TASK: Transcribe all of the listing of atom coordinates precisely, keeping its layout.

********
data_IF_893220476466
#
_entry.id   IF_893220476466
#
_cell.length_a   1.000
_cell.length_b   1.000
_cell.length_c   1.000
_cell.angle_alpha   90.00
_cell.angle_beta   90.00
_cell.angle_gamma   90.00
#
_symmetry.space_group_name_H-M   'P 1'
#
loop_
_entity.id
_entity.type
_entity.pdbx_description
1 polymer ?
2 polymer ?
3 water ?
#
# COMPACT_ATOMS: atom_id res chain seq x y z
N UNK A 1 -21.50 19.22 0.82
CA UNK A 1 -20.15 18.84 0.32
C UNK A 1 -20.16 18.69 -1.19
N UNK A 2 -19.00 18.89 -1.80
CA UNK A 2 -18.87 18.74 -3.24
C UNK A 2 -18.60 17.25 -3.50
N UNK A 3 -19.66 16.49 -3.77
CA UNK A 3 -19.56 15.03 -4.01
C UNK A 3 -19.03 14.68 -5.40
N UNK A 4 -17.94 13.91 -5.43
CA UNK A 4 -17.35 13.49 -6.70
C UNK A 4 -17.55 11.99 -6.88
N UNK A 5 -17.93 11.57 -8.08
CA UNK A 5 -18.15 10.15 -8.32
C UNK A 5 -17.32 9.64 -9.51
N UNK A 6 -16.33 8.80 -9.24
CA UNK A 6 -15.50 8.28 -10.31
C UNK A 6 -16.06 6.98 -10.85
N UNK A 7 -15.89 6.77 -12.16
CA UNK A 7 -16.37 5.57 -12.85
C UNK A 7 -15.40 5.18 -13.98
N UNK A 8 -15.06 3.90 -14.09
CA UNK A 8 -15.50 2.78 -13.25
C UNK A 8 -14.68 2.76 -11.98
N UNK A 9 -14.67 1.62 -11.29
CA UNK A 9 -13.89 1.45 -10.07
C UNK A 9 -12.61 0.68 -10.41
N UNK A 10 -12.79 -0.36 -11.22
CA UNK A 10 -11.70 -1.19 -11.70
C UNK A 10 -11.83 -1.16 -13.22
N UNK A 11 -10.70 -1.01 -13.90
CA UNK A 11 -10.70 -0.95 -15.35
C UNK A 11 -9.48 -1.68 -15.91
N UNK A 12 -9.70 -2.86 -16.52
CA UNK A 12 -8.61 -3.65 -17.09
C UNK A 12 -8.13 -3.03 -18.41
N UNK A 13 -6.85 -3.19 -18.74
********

data_IF_893220476466
#
_entry.id   IF_893220476466
#
_cell.length_a   1.000
_cell.length_b   1.000
_cell.length_c   1.000
_cell.angle_alpha   90.00
_cell.angle_beta   90.00
_cell.angle_gamma   90.00
#
_symmetry.space_group_name_H-M   'P 1'
#
loop_
_entity.id
_entity.type
_entity.pdbx_description
1 polymer ?
2 polymer ?
3 water ?
#
# COMPACT_ATOMS: atom_id res chain seq x y z
N UNK A 1 -21.50 19.22 0.82
CA UNK A 1 -20.15 18.84 0.32
C UNK A 1 -20.16 18.69 -1.19
N UNK A 2 -19.00 18.89 -1.80
CA UNK A 2 -18.87 18.74 -3.24
C UNK A 2 -18.60 17.25 -3.50
N UNK A 3 -19.66 16.49 -3.77
CA UNK A 3 -19.56 15.03 -4.01
C UNK A 3 -19.03 14.68 -5.40
N UNK A 4 -17.94 13.91 -5.43
CA UNK A 4 -17.35 13.49 -6.70
C UNK A 4 -17.55 11.99 -6.88
N UNK A 5 -17.93 11.57 -8.08
CA UNK A 5 -18.15 10.15 -8.32
C UNK A 5 -17.32 9.64 -9.51
N UNK A 6 -16.33 8.80 -9.24
CA UNK A 6 -15.50 8.28 -10.31
C UNK A 6 -16.06 6.98 -10.85
N UNK A 7 -15.89 6.77 -12.16
CA UNK A 7 -16.37 5.57 -12.85
C UNK A 7 -15.40 5.18 -13.98
N UNK A 8 -15.06 3.90 -14.09
CA UNK A 8 -15.50 2.78 -13.25
C UNK A 8 -14.68 2.76 -11.98
N UNK A 9 -14.67 1.62 -11.29
CA UNK A 9 -13.89 1.45 -10.07
C UNK A 9 -12.61 0.68 -10.41
N UNK A 10 -12.79 -0.36 -11.22
CA UNK A 10 -11.70 -1.19 -11.70
C UNK A 10 -11.83 -1.16 -13.22
N UNK A 11 -10.70 -1.01 -13.90
CA UNK A 11 -10.70 -0.95 -15.35
C UNK A 11 -9.48 -1.68 -15.91
N UNK A 12 -9.70 -2.86 -16.52
CA UNK A 12 -8.61 -3.65 -17.09
C UNK A 12 -8.13 -3.03 -18.41
N UNK A 13 -6.85 -3.19 -18.74